The hottest thing in municipal government these days is picking a book that everyone in town is supposed to read. Seattle started this bookwagon rolling in 1996 when it encouraged the whole city to read Russell Banks' The Sweet Hereafter (1992). The big success, however, has been Chicago's "One Book, One Chicago" program, which last year assigned the populace Harper Lee's 1960 classic about race and law, To Kill a Mockingbird. Readers earned a $5 rebate on the book if they'd purchased enough Procter & Gamble products. The city bar association staged a mock trial like the one in the novel, the library devoted a weekend to screening the Gregory Peck version, Starbuck's gave you free coffee if you talked about the book there, and the city even distributed official Mockingbird ribbons for the good citizens to wear.
Los Angeles officials now plan to have Angelenos read Ray Bradbury's Fahrenheit 451 this spring, while California State officials have gotten into the act by choosing Steinbeck's New Deal classic, The Grapes of Wrath, for the whole state to read. Hong Kong is thinking about doing a book, as is Trinidad and Tobago.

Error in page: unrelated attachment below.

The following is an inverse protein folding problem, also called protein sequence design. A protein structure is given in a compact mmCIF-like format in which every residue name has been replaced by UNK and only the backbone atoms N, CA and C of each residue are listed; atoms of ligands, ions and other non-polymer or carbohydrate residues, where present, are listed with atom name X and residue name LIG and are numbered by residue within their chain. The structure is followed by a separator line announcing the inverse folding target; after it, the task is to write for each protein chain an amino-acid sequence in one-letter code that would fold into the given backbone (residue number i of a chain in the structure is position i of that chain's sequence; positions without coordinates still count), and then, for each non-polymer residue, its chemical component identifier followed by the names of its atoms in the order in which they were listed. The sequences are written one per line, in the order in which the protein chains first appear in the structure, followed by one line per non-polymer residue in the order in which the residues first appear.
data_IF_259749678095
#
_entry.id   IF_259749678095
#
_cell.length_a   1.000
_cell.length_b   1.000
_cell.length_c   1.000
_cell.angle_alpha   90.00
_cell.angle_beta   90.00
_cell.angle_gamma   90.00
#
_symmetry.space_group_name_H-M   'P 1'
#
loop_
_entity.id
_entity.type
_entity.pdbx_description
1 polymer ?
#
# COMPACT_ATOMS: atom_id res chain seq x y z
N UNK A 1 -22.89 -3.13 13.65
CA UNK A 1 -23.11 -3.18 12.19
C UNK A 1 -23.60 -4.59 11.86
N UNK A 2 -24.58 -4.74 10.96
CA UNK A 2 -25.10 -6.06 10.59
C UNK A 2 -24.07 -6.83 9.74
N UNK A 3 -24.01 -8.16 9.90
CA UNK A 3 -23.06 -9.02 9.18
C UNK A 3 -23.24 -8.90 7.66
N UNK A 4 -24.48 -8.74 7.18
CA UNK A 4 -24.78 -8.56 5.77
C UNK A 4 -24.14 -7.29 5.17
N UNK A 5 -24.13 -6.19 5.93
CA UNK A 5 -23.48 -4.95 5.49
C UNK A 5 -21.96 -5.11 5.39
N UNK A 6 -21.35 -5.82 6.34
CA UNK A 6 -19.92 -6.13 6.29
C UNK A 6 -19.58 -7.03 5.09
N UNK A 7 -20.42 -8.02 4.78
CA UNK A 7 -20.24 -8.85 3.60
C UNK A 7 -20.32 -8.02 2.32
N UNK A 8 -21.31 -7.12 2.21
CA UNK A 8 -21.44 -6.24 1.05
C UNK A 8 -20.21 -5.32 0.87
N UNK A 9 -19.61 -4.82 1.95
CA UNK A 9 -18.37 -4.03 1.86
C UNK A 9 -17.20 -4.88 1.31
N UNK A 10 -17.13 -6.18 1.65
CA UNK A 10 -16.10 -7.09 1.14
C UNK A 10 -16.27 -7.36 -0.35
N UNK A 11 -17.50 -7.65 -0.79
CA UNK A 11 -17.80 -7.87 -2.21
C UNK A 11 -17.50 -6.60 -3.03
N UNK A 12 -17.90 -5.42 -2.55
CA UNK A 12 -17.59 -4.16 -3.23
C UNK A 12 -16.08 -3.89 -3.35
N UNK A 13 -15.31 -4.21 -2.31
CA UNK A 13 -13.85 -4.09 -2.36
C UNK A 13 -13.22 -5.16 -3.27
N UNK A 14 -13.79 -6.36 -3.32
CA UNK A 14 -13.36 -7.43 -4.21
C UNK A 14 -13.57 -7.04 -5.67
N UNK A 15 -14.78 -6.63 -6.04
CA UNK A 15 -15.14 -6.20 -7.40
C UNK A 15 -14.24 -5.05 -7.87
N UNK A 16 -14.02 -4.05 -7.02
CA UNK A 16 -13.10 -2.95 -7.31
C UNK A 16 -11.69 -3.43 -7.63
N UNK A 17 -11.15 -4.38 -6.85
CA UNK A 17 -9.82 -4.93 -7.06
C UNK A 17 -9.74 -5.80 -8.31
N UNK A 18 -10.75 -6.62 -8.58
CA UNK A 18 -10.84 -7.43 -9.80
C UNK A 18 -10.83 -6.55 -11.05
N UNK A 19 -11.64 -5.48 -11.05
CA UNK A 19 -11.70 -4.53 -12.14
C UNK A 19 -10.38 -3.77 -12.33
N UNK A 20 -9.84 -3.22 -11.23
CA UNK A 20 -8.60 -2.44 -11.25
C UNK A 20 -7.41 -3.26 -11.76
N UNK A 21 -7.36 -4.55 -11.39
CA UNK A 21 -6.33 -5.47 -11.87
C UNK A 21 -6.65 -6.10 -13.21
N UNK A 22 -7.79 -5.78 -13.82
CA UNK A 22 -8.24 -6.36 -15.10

New York is thinking about doing a book thing, too, but not everybody there wants to play. Ann Douglas, a Columbia University academic, told The New York Times that, "Chicago is different. The New Yorker disdains to be a booster, of his own city or of his own culture. That is for the provinces. As far as reading goes, we are the most important group of readers and critics in the world. I would prefer to let us go on our merry way as we have for the last hundred years, deciding what everyone else should read."
Harold Bloom, the illustrious critic, told the Times, "I don't like these mass reading bees. . . . It is rather like the idea that we are all going to pop out and eat Chicken McNuggets or something else horrid at once."
"It's a little like a science fiction plot—`Invasion of the Body Snatchers' or something," shuddered the New York writer Phillip Lopate.
Wonderful, no? New York's literati save their contempt not for the idea of state and local bureaucrats choosing and approving books to read, but for the readers! The provinces! It's all literally horrid!
A class of intellectual has always disliked the idea that "the masses" were reading, because lumpen tastes purportedly lower the cultural level. Figures like H.G. Wells, William Butler Yeats, and D.H. Lawrence used to be more outspoken about the curse of mass reader, wishing that that they would all be wiped out, say by a plague. It's not PC to say that sort of thing anymore, but this little reading debate has offered a glimpse into our intellectual back pages.